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Gardening 101: How to Prune Roses

Mrs. Hart was my next-door neighbor on Long Island. She was what we called “an original owner,” having moved into her brand-new house in a brand-new subdivision in the post-war exuberance of the 1940s. In the ensuing decades, she’d raised a son, outlived a husband, and cultivated magnificent rose bushes. Big, round powder puffs of flowers dotted her front yard in June. She spent most of her time pruning roses, wearing a housedress and a floppy hat to prevent sunstroke.

One time I asked how she kept her roses from going leggy and wild. Mrs. Hart looked up, stopped clipping briefly, and said, “It’s easier to show you than to tell you.”

Photography by John Merkl for Gardenista.

Need To Know

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Above: A rose bush–as opposed to a climbing rose, or a tea rose–is a floribunda. A floribunda, which can be trained as a hedge as well as a bush, is a cross between a hybrid tea and the smaller, more compact polyantha roses often referred to as landscape roses.

A key distinguishing feature: a floribunda’s flowers grow in clusters rather than as single blossoms at the end of a long stem.


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Step 1: Gather your supplies:

  • Pruners
  • Gloves
  • Alcohol
  • Cotton swabs
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Step 2: Clean the blade of your pruners with alcohol on a swab to disinfect them and prevent the spread of disease from one plant to another (roses are especially prone to black spot).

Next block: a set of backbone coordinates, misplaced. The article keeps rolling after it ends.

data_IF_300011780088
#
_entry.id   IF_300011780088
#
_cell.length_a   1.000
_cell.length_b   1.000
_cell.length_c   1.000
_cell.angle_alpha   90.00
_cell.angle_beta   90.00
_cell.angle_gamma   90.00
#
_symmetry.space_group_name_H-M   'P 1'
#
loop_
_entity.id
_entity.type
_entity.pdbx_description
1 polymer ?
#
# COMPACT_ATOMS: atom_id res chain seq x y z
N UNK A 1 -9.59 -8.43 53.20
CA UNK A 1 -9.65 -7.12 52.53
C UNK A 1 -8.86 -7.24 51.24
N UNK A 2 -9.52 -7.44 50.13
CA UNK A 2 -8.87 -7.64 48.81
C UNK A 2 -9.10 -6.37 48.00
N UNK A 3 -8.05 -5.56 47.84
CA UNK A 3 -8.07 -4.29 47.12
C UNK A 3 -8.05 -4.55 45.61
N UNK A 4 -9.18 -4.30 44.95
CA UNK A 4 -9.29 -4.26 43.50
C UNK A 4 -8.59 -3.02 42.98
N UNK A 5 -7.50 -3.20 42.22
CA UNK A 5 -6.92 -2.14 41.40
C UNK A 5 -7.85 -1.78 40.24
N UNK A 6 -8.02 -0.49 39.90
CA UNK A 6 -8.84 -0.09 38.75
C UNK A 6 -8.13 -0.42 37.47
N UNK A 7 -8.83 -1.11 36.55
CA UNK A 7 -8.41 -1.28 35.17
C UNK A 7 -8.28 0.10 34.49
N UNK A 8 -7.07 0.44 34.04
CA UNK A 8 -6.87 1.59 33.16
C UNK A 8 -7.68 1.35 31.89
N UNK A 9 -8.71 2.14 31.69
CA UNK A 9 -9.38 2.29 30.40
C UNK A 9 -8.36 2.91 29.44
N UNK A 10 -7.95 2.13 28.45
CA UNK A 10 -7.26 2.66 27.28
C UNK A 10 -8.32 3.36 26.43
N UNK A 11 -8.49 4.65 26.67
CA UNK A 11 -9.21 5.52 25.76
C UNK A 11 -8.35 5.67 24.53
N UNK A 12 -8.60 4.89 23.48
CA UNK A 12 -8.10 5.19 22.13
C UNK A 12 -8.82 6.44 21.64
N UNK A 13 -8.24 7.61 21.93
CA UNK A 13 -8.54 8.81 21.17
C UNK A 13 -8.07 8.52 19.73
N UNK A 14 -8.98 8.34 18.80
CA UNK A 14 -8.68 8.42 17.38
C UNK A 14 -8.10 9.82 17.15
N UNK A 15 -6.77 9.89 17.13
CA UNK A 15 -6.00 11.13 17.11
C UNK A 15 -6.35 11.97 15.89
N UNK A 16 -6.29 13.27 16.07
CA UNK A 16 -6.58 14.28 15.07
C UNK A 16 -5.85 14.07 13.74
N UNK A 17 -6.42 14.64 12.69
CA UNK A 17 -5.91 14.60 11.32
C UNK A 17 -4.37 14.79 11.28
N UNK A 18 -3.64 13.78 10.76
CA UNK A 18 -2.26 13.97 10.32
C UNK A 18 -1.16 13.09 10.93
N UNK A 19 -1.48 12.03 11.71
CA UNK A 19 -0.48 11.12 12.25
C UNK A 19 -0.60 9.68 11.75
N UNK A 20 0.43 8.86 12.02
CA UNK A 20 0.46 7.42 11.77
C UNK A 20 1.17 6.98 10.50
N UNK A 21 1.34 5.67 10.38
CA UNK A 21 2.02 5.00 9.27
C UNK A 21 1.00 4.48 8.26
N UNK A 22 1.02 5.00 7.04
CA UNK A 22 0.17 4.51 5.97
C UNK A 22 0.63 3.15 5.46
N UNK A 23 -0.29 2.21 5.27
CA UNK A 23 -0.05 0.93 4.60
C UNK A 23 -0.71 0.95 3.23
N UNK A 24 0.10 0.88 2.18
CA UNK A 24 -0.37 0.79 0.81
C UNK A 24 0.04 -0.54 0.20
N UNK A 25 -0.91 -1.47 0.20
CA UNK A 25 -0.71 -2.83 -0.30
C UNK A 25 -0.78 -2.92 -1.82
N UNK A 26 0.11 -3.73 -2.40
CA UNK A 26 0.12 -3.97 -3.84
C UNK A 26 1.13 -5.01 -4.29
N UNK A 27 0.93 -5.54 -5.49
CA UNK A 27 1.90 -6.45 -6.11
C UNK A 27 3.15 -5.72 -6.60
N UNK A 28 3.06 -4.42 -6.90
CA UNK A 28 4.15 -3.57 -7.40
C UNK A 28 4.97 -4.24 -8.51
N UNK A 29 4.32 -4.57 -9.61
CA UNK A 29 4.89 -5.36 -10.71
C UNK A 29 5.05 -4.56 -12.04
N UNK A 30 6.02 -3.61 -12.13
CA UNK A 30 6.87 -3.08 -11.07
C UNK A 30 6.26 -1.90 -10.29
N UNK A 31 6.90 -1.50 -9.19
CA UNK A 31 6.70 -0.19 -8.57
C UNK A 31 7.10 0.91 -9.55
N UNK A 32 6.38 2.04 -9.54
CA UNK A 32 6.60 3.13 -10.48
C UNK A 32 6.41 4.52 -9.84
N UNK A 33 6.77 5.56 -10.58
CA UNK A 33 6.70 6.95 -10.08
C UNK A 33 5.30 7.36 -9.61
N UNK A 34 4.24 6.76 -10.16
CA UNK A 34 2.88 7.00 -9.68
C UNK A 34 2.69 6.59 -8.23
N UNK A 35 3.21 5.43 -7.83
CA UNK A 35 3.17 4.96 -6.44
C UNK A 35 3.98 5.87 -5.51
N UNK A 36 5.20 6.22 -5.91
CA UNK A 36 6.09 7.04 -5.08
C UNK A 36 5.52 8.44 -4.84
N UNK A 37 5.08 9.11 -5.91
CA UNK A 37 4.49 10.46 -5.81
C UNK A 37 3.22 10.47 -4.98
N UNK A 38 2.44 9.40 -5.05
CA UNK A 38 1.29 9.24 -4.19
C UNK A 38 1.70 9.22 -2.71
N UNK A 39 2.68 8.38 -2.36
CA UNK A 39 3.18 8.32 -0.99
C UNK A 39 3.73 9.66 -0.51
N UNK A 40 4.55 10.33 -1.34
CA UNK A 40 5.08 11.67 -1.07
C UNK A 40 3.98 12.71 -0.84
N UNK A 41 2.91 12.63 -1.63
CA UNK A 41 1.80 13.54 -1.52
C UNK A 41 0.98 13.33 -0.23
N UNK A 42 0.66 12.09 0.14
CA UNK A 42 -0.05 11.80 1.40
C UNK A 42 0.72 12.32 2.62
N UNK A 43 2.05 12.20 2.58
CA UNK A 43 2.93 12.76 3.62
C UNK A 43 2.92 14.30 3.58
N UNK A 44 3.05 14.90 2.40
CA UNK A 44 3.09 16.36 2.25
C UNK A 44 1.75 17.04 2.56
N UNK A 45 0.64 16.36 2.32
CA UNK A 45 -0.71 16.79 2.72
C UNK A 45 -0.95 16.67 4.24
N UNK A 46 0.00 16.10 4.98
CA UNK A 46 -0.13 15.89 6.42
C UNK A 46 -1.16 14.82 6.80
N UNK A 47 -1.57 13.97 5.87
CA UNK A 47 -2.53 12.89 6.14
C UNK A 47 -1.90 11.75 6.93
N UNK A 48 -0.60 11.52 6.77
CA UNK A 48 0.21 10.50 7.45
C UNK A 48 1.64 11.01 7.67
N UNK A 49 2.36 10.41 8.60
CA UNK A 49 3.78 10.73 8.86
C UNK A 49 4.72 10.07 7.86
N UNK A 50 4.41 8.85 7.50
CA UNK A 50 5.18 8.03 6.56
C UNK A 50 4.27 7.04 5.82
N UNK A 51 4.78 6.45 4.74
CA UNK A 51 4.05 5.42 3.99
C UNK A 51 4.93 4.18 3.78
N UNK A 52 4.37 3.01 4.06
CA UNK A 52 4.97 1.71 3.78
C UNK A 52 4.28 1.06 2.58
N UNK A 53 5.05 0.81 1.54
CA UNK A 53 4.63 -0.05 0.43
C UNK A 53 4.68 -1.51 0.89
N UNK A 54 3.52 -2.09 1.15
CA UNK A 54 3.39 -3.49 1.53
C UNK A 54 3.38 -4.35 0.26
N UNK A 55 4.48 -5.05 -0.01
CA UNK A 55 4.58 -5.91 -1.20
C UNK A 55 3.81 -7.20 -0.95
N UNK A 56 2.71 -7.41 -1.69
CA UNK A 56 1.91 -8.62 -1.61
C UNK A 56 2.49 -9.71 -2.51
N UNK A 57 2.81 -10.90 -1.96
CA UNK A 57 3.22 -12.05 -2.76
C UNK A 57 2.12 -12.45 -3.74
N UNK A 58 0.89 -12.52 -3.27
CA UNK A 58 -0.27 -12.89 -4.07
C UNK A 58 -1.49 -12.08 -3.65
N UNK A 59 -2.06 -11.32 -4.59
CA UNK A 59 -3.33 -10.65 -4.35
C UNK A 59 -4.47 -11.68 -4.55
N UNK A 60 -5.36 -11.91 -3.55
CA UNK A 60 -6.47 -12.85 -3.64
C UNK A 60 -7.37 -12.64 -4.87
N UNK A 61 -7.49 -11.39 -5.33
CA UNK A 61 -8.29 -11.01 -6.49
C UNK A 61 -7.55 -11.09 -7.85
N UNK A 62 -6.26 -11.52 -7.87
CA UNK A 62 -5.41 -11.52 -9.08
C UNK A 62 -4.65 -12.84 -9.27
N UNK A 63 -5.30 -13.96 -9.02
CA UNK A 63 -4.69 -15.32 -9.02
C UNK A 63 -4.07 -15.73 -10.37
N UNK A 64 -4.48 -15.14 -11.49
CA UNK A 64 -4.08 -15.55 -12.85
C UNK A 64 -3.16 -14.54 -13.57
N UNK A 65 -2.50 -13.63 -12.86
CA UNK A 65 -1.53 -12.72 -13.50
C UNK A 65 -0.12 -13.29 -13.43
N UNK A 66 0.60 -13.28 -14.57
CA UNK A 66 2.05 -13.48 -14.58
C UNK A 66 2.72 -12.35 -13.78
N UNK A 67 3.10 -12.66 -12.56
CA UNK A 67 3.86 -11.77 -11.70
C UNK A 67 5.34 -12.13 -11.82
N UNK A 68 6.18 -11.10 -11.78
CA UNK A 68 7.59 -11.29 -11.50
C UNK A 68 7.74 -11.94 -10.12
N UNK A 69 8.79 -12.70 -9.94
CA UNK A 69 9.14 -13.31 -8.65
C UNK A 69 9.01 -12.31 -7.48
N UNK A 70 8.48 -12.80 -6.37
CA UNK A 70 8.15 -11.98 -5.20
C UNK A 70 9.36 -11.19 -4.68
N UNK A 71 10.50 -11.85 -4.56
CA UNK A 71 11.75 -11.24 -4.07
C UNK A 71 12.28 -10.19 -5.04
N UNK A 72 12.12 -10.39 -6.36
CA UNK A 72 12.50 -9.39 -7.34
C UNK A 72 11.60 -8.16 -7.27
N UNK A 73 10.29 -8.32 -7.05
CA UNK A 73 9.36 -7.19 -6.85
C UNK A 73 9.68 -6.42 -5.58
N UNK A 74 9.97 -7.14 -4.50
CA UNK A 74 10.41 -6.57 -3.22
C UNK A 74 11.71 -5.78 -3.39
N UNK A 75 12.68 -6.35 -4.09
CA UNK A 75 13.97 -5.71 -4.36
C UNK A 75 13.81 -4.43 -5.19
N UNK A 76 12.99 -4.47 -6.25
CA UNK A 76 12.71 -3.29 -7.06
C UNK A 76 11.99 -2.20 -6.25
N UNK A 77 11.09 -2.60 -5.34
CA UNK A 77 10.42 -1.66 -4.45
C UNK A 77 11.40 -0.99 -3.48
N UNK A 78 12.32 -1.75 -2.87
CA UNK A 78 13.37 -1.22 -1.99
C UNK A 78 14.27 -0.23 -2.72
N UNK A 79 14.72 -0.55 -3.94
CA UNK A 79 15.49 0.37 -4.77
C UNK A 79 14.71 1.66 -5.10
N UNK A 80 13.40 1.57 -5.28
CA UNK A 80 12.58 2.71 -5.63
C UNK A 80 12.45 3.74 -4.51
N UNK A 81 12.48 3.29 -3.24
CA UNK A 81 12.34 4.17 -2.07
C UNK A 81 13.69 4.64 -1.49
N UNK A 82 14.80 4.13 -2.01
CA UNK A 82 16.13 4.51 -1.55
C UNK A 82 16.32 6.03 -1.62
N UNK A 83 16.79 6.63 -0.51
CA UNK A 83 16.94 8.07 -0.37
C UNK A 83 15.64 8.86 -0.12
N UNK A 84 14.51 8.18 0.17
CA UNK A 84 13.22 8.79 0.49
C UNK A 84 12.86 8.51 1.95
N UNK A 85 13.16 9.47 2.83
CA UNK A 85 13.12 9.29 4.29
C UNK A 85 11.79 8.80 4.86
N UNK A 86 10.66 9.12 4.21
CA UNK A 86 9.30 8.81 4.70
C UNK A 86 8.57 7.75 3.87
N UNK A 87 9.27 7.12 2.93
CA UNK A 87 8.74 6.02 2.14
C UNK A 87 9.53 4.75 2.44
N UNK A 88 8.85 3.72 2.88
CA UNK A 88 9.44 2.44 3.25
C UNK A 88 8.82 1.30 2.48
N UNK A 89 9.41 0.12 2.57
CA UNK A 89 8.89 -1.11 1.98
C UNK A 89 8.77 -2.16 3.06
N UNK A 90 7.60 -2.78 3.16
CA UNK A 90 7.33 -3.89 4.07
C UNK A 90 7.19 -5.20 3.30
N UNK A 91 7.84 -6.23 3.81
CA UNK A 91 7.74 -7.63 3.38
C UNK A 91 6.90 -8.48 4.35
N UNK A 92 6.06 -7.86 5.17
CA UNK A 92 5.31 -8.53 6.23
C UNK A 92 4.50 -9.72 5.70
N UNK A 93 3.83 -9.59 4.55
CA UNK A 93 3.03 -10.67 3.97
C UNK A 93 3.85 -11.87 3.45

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Step 3: Deadheading. As flowers fade, remove them from the bush to encourage new blooms. Grasp the spent flower’s individual stem and clip it at its base, separating it from the plant.


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Step 4: Shaping the bush. Remove deadwood or errant or leggy stems to encourage new, fuller growth. When removing a stem, always make the cut at a juncture where the stem meets a grouping of five leaves.


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The Basics: Make a clean cut at a 45-degree angle; this will enable rain water to run off rather than collecting in the open wound.

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Wondering which roses will thrive in your climate? See our regional rose guides at A Rose for All Regions: Northeast US Edition, A Rose for All Regions: Texas Edition, and A Rose for All Regions: Northern California Edition.

New to gardening? See our Gardening 101 archives, with tips on such basics as forcing bulbs, sprouting seeds, and drawing a garden plan.


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